Thus the drag (acceleration due only to friction) is [the preceding should probably read

"the impedance (acceleration due to friction plus gravity) is"]:

\bigg( x''(t)2 + (y''(t)+g)2 \bigg)(1/2)

Thus path of such a particle satisfies the differential equation:

( x''(t)^2 + (y''(t)+g)^2 )^{1/2} = c(x'(t)^2 + y'(t)^2 )

Of course, we also require the direction of the drag (x''(t),y''(t)+g)

to be opposite to the direction of the velocity (x'(t),y'(t)).

Once we find the intial position and velocity of the particle,

uniqueness theorems tell us its path is uniquely determined."

"Here's a forward solution (found by reverse-engineering the answer):

Consider a projectile moving in gravity with quadratic air resistance.

The governing equations are

u' = -a u \sqrt{ u^2 + v^2 }

v' = -a v \sqrt{ u^2 + v^2 } - g

where a is the coefficient of air resistance defined by |F| = ma|v|^2 .

Cross-multiply and rearrange to find

a \sqrt{ u^2 + v^2 } (uv'-vu') = gu'

Substitute v = su and separate variables:

a \sqrt{ 1 + s^2} s' = g\frac {u'}{u^3}

Integrate both sides to get the answer:

\frac g {u^2} + a \left(\frac{v \sqrt{ u^2 + v^2 }}{u^2} + \sinh^{-1}\left|\frac v u\right| \right)= C"

In a bet, there is a fool and a thief.
- Proverb.

May 30th, 2012 at 10:21:48 PM
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thanks. must be a genius to solve this when it takes this long to just write the question.

May 30th, 2012 at 10:26:21 PM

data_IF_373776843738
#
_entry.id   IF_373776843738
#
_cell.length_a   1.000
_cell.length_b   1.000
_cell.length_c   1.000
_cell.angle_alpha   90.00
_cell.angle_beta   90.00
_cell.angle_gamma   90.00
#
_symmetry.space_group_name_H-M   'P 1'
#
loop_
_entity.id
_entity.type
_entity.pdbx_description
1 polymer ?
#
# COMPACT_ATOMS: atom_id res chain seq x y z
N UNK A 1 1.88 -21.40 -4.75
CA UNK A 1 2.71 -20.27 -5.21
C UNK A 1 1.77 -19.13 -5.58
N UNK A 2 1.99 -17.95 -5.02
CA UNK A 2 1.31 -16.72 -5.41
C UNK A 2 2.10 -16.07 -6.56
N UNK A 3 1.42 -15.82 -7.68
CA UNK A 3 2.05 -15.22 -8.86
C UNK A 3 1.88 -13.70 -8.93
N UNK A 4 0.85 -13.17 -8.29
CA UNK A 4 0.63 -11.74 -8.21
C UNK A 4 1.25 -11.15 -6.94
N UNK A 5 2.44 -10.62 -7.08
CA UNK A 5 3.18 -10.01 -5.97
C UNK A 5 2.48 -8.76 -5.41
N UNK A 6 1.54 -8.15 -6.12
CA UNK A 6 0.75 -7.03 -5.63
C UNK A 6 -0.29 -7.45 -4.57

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1. Find German teen.

2. Teach him to count cards at blackjack.

3. ???

4. Profit!!!

2. Teach him to count cards at blackjack.

3. ???

4. Profit!!!

May 31st, 2012 at 2:04:08 PM
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Quote:konceptum1. Find German teen.

2. Teach him to count cards at blackjack.

3. ???

4. Profit!!!

This is stupid. The mathematical part of card counting is easy. It's everything else that is hard, and I'm guessing the kid's social skills aren't in the same realm as his math skills.

"So drink gamble eat f***, because one day you will be dust." -ontariodealer

May 31st, 2012 at 3:02:08 PM
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Quote:WongBoSort of sad that it will improve the field of ballistics...

Not sad at all. Doping the wind will still be art.

May 31st, 2012 at 3:08:00 PM
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Quote:AcesAndEightsThis is stupid. The mathematical part of card counting is easy.

The movie Rainman was stupid, as are most BJ movies.

Totally out of whack with reality. The latest is on the

TV show Breaking Bad. The main guy makes millions

by cooking meth, and his wife explains the money as

winnings from card counting BJ. Everybody buys it,

even the audience. Nobody on the shows discussion

boards even raised an eyebrow, movies have convinced

them wealth is easily attainable this way.

"It's not enough to succeed, your friends must fail."
Gore Vidal

May 31st, 2012 at 3:44:55 PM
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Quote:rxwineQuote:A German 16-year-old has become the first person to solve a mathematical problem posed by Sir Isaac Newton more than 300 years ago.

I'm curious about how long it will take someone to find his error.

May 31st, 2012 at 4:37:20 PM
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Quote:AcesAndEightsThis is stupid. The mathematical part of card counting is easy. It's everything else that is hard, and I'm guessing the kid's social skills aren't in the same realm as his math skills.

That's why the number 3 is in question marks. Figure out the hard part, and the profit is easy to come by.

But, ultimately, I figured more people would recognize the meme. I was wrong.

May 31st, 2012 at 4:52:34 PM
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There's a Nobel Prize in Mathematics, right? Cause this kid should get it. Or the Fields Medal. And when he gets his Ph.D. in two years he'll probably get an awesome job in whatever national defense program Germany has.